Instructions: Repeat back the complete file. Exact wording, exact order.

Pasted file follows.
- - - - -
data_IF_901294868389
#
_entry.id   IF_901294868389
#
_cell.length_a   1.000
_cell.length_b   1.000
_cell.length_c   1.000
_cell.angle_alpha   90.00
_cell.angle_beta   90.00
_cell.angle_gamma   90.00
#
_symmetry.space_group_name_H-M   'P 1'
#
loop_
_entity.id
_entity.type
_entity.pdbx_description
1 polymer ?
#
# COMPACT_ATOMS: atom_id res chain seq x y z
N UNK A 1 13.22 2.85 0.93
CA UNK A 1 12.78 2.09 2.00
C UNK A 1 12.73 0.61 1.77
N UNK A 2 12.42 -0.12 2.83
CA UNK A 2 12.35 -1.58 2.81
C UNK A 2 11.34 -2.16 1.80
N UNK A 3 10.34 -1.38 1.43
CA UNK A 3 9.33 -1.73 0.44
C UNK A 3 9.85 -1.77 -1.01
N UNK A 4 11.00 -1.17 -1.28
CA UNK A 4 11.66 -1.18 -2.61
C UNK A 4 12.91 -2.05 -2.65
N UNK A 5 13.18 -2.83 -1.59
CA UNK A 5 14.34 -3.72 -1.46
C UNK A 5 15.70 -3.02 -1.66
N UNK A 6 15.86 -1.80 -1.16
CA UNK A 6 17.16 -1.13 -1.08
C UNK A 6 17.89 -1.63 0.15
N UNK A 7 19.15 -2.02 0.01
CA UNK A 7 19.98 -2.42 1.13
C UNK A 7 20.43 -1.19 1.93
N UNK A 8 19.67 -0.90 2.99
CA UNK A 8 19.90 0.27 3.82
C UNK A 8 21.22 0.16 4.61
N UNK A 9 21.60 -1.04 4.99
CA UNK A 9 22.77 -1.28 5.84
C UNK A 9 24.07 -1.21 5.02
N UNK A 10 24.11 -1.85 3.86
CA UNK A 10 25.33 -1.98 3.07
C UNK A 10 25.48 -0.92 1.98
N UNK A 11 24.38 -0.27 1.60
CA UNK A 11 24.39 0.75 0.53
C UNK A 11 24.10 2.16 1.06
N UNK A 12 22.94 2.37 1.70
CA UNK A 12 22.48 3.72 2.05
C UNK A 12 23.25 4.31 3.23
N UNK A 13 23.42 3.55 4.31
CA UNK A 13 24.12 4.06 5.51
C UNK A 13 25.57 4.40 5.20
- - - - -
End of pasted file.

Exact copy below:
data_IF_901294868389
#
_entry.id   IF_901294868389
#
_cell.length_a   1.000
_cell.length_b   1.000
_cell.length_c   1.000
_cell.angle_alpha   90.00
_cell.angle_beta   90.00
_cell.angle_gamma   90.00
#
_symmetry.space_group_name_H-M   'P 1'
#
loop_
_entity.id
_entity.type
_entity.pdbx_description
1 polymer ?
#
# COMPACT_ATOMS: atom_id res chain seq x y z
N UNK A 1 13.22 2.85 0.93
CA UNK A 1 12.78 2.09 2.00
C UNK A 1 12.73 0.61 1.77
N UNK A 2 12.42 -0.12 2.83
CA UNK A 2 12.35 -1.58 2.81
C UNK A 2 11.34 -2.16 1.80
N UNK A 3 10.34 -1.38 1.43
CA UNK A 3 9.33 -1.73 0.44
C UNK A 3 9.85 -1.77 -1.01
N UNK A 4 11.00 -1.17 -1.28
CA UNK A 4 11.66 -1.18 -2.61
C UNK A 4 12.91 -2.05 -2.65
N UNK A 5 13.18 -2.83 -1.59
CA UNK A 5 14.34 -3.72 -1.46
C UNK A 5 15.70 -3.02 -1.66
N UNK A 6 15.86 -1.80 -1.16
CA UNK A 6 17.16 -1.13 -1.08
C UNK A 6 17.89 -1.63 0.15
N UNK A 7 19.15 -2.02 0.01
CA UNK A 7 19.98 -2.42 1.13
C UNK A 7 20.43 -1.19 1.93
N UNK A 8 19.67 -0.90 2.99
CA UNK A 8 19.90 0.27 3.82
C UNK A 8 21.22 0.16 4.61
N UNK A 9 21.60 -1.04 4.99
CA UNK A 9 22.77 -1.28 5.84
C UNK A 9 24.07 -1.21 5.02
N UNK A 10 24.11 -1.85 3.86
CA UNK A 10 25.33 -1.98 3.07
C UNK A 10 25.48 -0.92 1.98
N UNK A 11 24.38 -0.27 1.60
CA UNK A 11 24.39 0.75 0.53
C UNK A 11 24.10 2.16 1.06
N UNK A 12 22.94 2.37 1.70
CA UNK A 12 22.48 3.72 2.05
C UNK A 12 23.25 4.31 3.23
N UNK A 13 23.42 3.55 4.31
CA UNK A 13 24.12 4.06 5.51
C UNK A 13 25.57 4.40 5.20